3) Wire these things together, using existing cable management features (such as the typical hole in an iMac stand) to bring necessary cables to the back of the desk. At this point you’ll have ignored power and Ethernet but taken care of other interconnects.

    4) Neaten the top of the desk as much as you can without bundling before proceeding.

    5) Decide wether you want to bundle the loops of cable hanging from the back of the desk individually or in a single bundle. If you are fine fishing through a single bundle later, great. If not, let your retentiveness flag fly. I like to use velcro for this purpose, but there are so many options you can do what you like. Tie up enough cable to form a bundle, close to the bottom surface of the desk, with a little slack so you can suspend the bundle from the underside of the desk while leaving a bit of ease so the cable isn’t taut.

    6) Hang your bundle(s) from the underside of the desk. Again, there are so many ways to accomplish this, but you might like Command cable clips, or Belkin cable domes, or BlueLounge cable drops, or what have you.

    7) At the desk you are left with power and Ethernet to take care of. Plug these cables into the equipment and let them pay out the back. Now you are ready to figure out where your router and power strip needs to go to get to everything.

    8) I like to mount my power strip to the bottom of the desk so that only one power cable leads from the desk to a wall socket. I typically use the star- or pear-shaped holes in the bottom of the power strip to screw it to the understood of the desk. You’ll want to sink a couple of pan-head wood screws, short enough not to reach the top surface of the desk, and slide the power strip onto them. Then you can connect and bundle power cables as you did before, and route the single power cable to the side or down a leg.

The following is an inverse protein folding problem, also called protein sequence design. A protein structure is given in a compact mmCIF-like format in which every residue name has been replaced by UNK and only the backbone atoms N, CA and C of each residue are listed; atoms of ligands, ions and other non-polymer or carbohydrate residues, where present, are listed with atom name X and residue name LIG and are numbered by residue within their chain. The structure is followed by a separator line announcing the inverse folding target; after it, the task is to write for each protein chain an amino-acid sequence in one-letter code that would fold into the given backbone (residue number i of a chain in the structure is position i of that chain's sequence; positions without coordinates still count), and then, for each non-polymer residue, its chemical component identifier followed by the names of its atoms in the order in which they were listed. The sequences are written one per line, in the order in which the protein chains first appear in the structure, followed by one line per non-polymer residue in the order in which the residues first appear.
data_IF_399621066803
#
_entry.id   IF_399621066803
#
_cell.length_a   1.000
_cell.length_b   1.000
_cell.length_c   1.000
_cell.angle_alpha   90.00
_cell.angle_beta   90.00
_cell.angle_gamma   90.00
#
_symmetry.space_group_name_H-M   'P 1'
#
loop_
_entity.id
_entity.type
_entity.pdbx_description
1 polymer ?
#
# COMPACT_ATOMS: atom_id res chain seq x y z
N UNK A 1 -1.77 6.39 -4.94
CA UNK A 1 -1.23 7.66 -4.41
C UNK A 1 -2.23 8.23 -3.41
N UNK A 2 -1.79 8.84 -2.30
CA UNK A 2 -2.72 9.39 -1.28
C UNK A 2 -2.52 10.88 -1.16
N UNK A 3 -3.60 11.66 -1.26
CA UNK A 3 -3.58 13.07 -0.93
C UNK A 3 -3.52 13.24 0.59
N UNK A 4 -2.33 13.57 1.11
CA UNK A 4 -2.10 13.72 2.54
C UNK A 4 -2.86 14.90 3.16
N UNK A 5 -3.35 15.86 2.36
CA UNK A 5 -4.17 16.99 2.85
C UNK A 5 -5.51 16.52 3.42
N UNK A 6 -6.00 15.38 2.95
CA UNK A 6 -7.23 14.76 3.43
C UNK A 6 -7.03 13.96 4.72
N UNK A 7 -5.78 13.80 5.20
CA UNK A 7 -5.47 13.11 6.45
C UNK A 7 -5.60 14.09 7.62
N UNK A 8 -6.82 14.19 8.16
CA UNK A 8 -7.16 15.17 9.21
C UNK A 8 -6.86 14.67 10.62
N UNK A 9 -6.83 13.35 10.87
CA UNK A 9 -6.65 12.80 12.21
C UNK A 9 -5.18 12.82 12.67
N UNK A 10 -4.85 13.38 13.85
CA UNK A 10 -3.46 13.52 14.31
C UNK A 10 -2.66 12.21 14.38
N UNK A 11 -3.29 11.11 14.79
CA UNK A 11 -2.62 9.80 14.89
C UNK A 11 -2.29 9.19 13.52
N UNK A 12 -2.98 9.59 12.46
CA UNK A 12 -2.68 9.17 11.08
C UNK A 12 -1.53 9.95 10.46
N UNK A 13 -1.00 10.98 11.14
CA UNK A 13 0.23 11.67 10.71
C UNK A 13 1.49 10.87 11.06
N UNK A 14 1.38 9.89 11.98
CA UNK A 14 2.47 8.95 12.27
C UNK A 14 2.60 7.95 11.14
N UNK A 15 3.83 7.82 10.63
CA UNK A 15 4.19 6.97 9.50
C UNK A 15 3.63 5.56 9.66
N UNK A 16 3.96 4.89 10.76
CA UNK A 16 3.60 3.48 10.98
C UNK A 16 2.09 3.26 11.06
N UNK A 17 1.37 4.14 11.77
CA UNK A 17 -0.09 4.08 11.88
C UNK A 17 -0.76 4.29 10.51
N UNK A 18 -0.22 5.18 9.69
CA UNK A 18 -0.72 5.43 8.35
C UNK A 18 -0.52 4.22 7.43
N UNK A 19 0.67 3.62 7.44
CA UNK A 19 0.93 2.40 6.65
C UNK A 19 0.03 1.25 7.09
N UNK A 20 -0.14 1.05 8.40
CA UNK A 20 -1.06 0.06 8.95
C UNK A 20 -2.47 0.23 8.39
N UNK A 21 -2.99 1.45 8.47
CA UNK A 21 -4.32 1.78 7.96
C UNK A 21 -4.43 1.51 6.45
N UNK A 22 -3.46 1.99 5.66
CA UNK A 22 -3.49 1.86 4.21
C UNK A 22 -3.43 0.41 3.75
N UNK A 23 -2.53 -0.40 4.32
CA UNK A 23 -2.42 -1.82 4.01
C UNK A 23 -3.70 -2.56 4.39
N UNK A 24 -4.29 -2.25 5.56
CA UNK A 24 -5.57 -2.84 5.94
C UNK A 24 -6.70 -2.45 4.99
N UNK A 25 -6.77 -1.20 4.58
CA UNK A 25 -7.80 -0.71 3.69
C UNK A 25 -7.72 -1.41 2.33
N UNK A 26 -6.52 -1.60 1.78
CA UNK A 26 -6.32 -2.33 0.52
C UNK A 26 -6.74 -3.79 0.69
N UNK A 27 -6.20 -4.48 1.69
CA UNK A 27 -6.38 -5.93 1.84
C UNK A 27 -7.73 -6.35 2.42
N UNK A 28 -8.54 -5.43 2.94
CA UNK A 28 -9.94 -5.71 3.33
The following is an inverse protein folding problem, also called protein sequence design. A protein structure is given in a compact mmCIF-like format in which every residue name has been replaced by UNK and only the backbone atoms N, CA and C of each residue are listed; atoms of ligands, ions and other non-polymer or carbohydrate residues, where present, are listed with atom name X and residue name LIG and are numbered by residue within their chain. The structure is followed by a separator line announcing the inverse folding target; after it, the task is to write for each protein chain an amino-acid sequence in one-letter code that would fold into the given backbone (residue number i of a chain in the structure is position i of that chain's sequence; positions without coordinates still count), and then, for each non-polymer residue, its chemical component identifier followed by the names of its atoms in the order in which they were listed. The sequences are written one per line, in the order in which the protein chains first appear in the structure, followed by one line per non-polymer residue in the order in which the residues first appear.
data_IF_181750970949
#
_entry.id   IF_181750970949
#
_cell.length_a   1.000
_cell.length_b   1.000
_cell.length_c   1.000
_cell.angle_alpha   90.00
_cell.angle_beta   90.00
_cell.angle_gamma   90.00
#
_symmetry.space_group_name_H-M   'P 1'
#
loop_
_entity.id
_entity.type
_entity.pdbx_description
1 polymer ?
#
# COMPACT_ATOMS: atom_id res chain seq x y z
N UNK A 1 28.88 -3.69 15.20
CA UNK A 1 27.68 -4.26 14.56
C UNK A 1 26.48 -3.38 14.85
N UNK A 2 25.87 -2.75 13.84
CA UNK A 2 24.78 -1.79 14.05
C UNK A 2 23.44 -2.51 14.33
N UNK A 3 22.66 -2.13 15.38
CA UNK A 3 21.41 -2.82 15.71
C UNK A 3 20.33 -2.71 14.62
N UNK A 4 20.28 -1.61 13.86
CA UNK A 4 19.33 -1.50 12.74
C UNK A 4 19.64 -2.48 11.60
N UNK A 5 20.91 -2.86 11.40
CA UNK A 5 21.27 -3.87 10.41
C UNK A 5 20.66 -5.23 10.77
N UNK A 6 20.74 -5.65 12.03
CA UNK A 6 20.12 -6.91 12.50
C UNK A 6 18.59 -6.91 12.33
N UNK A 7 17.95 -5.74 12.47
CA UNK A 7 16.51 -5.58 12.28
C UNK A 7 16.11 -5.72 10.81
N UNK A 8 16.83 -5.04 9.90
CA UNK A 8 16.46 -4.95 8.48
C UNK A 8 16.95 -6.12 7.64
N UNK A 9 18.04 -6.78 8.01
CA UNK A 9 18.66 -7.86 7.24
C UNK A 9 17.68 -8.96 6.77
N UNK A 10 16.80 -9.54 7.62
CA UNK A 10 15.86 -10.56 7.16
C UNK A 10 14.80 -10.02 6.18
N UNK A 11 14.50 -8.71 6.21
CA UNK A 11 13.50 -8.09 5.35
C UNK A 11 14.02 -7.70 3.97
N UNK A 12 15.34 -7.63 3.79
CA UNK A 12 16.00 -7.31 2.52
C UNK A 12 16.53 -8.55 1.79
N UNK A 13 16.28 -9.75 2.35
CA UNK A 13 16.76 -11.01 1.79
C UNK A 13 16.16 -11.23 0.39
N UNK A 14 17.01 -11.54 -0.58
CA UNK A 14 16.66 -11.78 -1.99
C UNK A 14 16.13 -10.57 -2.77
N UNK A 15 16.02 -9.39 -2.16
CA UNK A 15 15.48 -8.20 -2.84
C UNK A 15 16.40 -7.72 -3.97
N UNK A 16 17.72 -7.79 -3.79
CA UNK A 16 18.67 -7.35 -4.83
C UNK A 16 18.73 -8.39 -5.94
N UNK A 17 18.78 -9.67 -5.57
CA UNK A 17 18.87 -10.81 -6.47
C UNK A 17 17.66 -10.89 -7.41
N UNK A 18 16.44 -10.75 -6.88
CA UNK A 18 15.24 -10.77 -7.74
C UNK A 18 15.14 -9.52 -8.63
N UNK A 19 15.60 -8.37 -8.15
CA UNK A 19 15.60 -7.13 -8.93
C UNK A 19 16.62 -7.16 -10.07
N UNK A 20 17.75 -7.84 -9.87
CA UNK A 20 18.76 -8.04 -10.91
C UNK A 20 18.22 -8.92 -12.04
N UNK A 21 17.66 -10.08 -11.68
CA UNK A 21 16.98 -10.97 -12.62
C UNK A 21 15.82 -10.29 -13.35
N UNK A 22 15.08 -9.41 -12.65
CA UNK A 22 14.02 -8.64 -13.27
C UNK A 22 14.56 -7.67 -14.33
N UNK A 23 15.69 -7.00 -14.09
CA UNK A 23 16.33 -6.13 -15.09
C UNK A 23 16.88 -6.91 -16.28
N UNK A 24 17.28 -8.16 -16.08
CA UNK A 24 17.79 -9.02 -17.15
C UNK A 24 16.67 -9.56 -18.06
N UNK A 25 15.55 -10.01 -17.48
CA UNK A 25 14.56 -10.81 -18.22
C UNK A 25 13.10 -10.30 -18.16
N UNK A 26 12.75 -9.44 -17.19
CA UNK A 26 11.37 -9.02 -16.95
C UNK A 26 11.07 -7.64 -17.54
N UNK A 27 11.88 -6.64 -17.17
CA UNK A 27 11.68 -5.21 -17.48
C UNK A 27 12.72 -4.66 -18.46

9) A router, if it is not providing Wi-Fi, is essentially just a power strip for the internet. You can do the same mounting trick for your wired router if you like (and if you can reach the AP from there) – most have star or pear-shaped holes for mounting, and in a lot of cases Command strips will also do the job as small ones are less heavy than power strips. You’l want to make sure the weight of any cables is taken up elsewhere, though.

    10) You have three jobs left to do. The first is to get your router wired to the AP and the machines it will serve. The same cable tidying rules apply. Try to bundle your ethernet cables in loose loops; it’s kinder to the cable. Since you have all the ethernet cables from machines leading out the back of the desk, they should be easy to find and bundle.

    11) The second is to get power anything that doesn’t have it (as in step 8) and get the power strip plugged into the wall. Everything should come on at this point; if it doesn’t it’s a sign you forgot something. When I have to snake a power cable across foot traffic I like to use a PVC cord cover. You can usually get a few cables in the smallish ones, but they come in every size.

    12) At this point all of your equipment should have power and network, be interconnected, and all the cables are bundled and suspended under the desk except the few that need to lead somewhere else. If you care to neaten these by strapping them to a leg or something, now is the time. Admire your handiwork! Everything is plugged in, accessible, going nowhere, and it’s pretty easy to follow a cable of interest in either direction.

    You might have some cables left over at this point. If everything works, you didn’t need these.

  11. Before you reorganize, reduce.

    You’ve got at least two things in those pictures that you don’t seem to be using. Get rid of them. Is there anything else you could do without? Any cat 5 that could be replaced with WiFi? Anything you haven’t used in over a month but keep it on the desk “just in case”? Any cameras or peripherals you don’t use any more but still have the one-off cables plugged into a USB hub?